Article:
MEAT processor, CSC Boustead Beef Zimbabwe has struck a partnership agreement with United States-based Ethos asset management Inc in an arrangement that will see the American firm providing capital infusion for the refurbishment and restart of the beef company.
Boustead Beef was selected by the government of Zimbabwe to privatise and revitalise Zimbabwe’s national beef operations. This was under the Livestock Joint Farming Concession Agreement (LJFCA) signed between the government and Boustead Beef in January 2019.
Under this latest transaction, CSC Boustead Beef which is the new company under the joint venture agreement was advised by Worldwide Wealth Advisors and Nyansapo Impact Capital.
Boustead Beef Limited president and founder Nick Havercroft said the financial backing will help the company in its quest to restart and privatise the meat processor.
“Boustead Beef is exceptionally pleased to receive the financial backing of Ethos Asset Management in support of Boustead's mission to privatise, refurbish and restart a critical component of Zimbabwe's infrastructure – its national beef industry. Boustead is fortunate to have a partner like Ethos, a financial powerhouse in both public markets and project finance,” Havercroft said.
The partnership is set to provide long-term financing to Boustead Beef to invest in a rare, unique, social and impact opportunity for the refurbishment and restart of the former Cold Storage Company (CSC).
CSC was once the country’s world-renowned national beef production operation, at the behest of, and with the support of the government of Zimbabwe.
Ethos Asset Management chief executive officer Carlos Santos said his company was impressed with Boustead's standards and level of operation in Zimbabwe, adding that Ethos was expanding its wings into Africa.
“We are delighted to be partnering with such a prestigious company and nationally important organisation in Boustead Beef, the largest and dominant meat processing operation in Africa. Boustead Beef is the only integrated beef processing company and vertically integrated grass-fed beef operation in sub-Saharan Africa.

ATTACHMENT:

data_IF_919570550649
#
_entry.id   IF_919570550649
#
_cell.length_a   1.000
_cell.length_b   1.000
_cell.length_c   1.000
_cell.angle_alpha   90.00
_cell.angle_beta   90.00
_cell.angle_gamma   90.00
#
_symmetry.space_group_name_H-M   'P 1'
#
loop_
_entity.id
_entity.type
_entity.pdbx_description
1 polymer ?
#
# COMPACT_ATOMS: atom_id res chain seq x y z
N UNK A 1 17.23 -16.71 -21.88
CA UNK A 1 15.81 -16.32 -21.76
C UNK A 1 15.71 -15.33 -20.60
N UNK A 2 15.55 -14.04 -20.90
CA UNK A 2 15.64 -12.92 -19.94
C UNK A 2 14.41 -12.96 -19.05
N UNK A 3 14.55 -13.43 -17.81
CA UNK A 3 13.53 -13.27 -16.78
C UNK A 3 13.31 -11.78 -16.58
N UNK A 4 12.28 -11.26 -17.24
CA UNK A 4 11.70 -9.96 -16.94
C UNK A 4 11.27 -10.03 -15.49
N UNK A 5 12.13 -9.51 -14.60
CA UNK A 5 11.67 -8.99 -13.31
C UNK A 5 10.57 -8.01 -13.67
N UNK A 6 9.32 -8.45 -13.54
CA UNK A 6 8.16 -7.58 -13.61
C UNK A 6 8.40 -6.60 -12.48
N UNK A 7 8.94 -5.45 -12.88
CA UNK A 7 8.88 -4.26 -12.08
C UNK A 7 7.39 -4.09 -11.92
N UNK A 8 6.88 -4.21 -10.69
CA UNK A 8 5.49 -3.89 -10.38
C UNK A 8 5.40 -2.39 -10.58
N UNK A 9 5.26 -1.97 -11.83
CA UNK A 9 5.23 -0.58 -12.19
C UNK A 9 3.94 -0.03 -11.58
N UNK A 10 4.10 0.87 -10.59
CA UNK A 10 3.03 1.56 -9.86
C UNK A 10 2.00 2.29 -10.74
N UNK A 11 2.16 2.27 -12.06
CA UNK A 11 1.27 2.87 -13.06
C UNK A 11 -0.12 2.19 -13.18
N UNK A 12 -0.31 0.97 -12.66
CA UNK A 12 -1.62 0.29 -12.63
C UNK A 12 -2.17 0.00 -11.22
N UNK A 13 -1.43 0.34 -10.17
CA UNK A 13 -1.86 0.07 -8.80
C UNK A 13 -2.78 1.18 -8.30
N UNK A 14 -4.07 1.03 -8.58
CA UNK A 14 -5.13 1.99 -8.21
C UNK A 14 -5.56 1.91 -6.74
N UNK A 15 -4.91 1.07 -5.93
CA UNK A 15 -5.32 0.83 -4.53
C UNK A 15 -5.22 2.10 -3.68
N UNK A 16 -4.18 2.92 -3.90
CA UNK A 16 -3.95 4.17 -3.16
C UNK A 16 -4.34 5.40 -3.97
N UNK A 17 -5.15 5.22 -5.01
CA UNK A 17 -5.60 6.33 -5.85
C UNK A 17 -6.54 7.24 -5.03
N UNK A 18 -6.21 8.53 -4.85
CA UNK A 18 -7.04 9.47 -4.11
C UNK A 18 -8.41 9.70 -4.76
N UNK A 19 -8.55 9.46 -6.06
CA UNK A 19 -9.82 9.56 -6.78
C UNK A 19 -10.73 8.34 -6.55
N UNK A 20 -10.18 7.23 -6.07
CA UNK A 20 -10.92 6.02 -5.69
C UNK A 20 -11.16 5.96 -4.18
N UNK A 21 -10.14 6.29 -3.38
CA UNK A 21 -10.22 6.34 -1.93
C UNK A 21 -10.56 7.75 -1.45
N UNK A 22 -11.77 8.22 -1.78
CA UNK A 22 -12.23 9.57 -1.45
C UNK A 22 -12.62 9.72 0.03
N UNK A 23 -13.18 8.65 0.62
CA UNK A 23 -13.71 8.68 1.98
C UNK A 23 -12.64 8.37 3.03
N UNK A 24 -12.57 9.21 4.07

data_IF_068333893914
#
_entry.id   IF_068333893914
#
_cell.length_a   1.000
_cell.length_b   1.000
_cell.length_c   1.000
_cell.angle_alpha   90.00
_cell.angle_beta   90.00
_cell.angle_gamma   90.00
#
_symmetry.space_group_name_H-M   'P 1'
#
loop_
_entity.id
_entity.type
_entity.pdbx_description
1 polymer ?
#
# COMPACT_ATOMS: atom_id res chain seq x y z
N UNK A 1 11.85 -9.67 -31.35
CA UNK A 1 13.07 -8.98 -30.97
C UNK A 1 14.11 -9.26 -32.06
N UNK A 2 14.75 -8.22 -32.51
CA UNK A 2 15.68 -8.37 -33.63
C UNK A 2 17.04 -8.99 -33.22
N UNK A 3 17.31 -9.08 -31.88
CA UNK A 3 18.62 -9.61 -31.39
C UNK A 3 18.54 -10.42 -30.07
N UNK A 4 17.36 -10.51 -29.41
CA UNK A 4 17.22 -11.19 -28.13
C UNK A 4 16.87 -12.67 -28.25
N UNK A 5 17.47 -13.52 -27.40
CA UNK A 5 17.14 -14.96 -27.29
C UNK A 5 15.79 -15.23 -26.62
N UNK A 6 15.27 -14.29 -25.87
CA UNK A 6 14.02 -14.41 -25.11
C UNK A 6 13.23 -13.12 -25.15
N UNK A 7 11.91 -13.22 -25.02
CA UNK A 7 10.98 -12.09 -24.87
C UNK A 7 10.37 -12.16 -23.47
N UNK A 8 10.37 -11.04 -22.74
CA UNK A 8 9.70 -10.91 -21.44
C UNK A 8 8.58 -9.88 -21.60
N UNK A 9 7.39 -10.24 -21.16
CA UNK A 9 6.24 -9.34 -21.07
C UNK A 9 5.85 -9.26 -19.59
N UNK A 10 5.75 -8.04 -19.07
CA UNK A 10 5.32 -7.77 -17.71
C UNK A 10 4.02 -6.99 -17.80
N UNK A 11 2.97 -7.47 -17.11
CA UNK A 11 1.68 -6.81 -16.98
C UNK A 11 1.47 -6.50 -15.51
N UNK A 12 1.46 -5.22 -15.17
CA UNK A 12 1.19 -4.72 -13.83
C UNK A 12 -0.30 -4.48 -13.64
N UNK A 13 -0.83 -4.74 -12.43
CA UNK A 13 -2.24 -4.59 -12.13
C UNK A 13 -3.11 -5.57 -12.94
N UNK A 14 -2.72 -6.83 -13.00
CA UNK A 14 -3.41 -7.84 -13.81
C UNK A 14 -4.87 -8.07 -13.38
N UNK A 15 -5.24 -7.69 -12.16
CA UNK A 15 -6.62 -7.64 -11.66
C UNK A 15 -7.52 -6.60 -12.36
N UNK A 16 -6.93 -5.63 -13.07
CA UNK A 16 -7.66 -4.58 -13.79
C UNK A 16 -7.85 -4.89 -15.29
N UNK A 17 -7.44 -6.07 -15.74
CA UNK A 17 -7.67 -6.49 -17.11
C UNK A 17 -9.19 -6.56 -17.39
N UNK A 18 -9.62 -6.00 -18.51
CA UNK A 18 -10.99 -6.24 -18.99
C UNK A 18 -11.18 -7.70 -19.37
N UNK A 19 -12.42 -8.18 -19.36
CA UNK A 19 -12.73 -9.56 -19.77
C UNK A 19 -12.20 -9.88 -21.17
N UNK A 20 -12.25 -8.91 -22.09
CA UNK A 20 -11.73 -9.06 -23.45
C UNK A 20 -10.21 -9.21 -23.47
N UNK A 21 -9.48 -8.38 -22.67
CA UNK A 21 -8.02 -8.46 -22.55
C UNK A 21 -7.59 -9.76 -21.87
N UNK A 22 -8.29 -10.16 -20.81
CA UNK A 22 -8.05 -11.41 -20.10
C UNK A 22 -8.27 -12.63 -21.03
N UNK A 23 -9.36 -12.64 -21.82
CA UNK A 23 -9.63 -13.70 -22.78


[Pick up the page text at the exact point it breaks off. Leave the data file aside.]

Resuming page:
“We were impressed with Boustead's standards and level of operation in Zimbabwe. Our decision to invest was consolidated by Boustead's president Havercroft, a successful farmer, entrepreneur and operational executive who has spent his entire career in Zimbabwe and Africa, acquiring, building to scale and successfully operating farming enterprises. We are delighted at Ethos to be expanding our investments further into Africa and in particular, Zimbabwe for the first time,” Santos said.
Ethos, North and Central America executive director Hans Kastensmith said the firm was pleased to be working with Boustead to revitalise the beef industry in Zimbabwe which has been an important part of the economy in the past.
At Independence in 1980, CSC was one of Zimbabwe’s major foreign currency earners, as it exported thousands of tonnes of beef to the European Union.
At its peak, the beef processor and marketer used to handle up to 150 000 tonnes of beef and associated by-products annually and exported to the EU, where it had an annual quota of 9 100 tonnes of beef.
Up to 1992, CSC had a monopoly in the meat industry and when the meat industry was deregulated, the meat processor faced stiff competition.
Speaking at the launch of the famed Samson Restaurant in Harare on Wednesday this week, CSC Boustead Beef executive Mark Havercroft said the Bulawayo operations were getting towards full operation.
“The Bulawayo operations are almost at full operation and of late we have been conducting training of staff. We are currently slaughtering 50 beasts per day and geared for a full-blown operation,” Havercroft said.